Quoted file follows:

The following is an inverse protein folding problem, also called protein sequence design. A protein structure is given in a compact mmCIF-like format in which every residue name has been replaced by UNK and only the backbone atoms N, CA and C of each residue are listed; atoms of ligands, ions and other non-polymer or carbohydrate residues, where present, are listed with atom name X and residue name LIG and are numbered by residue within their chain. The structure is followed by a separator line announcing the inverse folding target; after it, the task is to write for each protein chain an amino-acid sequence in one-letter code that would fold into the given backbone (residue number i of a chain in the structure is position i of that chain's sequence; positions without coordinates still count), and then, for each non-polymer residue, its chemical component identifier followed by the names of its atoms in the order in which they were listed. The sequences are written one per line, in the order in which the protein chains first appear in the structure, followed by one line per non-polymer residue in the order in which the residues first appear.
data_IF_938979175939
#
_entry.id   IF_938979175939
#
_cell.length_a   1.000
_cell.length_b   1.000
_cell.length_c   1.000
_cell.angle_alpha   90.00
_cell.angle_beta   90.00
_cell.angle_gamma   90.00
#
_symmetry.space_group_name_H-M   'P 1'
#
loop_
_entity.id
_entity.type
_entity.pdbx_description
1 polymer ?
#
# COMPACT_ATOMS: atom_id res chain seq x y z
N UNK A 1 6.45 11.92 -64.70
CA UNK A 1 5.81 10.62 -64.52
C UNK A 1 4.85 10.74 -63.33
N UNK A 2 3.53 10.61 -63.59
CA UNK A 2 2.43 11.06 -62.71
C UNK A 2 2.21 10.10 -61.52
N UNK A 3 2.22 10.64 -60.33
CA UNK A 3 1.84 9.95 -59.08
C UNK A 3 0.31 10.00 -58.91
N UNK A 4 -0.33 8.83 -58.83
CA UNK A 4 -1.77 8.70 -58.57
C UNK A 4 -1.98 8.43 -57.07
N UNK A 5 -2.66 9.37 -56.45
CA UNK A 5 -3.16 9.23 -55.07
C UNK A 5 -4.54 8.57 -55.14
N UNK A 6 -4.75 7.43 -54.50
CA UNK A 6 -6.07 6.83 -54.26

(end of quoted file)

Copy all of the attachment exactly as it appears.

The following is an inverse protein folding problem, also called protein sequence design. A protein structure is given in a compact mmCIF-like format in which every residue name has been replaced by UNK and only the backbone atoms N, CA and C of each residue are listed; atoms of ligands, ions and other non-polymer or carbohydrate residues, where present, are listed with atom name X and residue name LIG and are numbered by residue within their chain. The structure is followed by a separator line announcing the inverse folding target; after it, the task is to write for each protein chain an amino-acid sequence in one-letter code that would fold into the given backbone (residue number i of a chain in the structure is position i of that chain's sequence; positions without coordinates still count), and then, for each non-polymer residue, its chemical component identifier followed by the names of its atoms in the order in which they were listed. The sequences are written one per line, in the order in which the protein chains first appear in the structure, followed by one line per non-polymer residue in the order in which the residues first appear.
data_IF_938979175939
#
_entry.id   IF_938979175939
#
_cell.length_a   1.000
_cell.length_b   1.000
_cell.length_c   1.000
_cell.angle_alpha   90.00
_cell.angle_beta   90.00
_cell.angle_gamma   90.00
#
_symmetry.space_group_name_H-M   'P 1'
#
loop_
_entity.id
_entity.type
_entity.pdbx_description
1 polymer ?
#
# COMPACT_ATOMS: atom_id res chain seq x y z
N UNK A 1 6.45 11.92 -64.70
CA UNK A 1 5.81 10.62 -64.52
C UNK A 1 4.85 10.74 -63.33
N UNK A 2 3.53 10.61 -63.59
CA UNK A 2 2.43 11.06 -62.71
C UNK A 2 2.21 10.10 -61.52
N UNK A 3 2.22 10.64 -60.33
CA UNK A 3 1.84 9.95 -59.08
C UNK A 3 0.31 10.00 -58.91
N UNK A 4 -0.33 8.83 -58.83
CA UNK A 4 -1.77 8.70 -58.57
C UNK A 4 -1.98 8.43 -57.07
N UNK A 5 -2.66 9.37 -56.45
CA UNK A 5 -3.16 9.23 -55.07
C UNK A 5 -4.54 8.57 -55.14
N UNK A 6 -4.75 7.43 -54.50
CA UNK A 6 -6.07 6.83 -54.26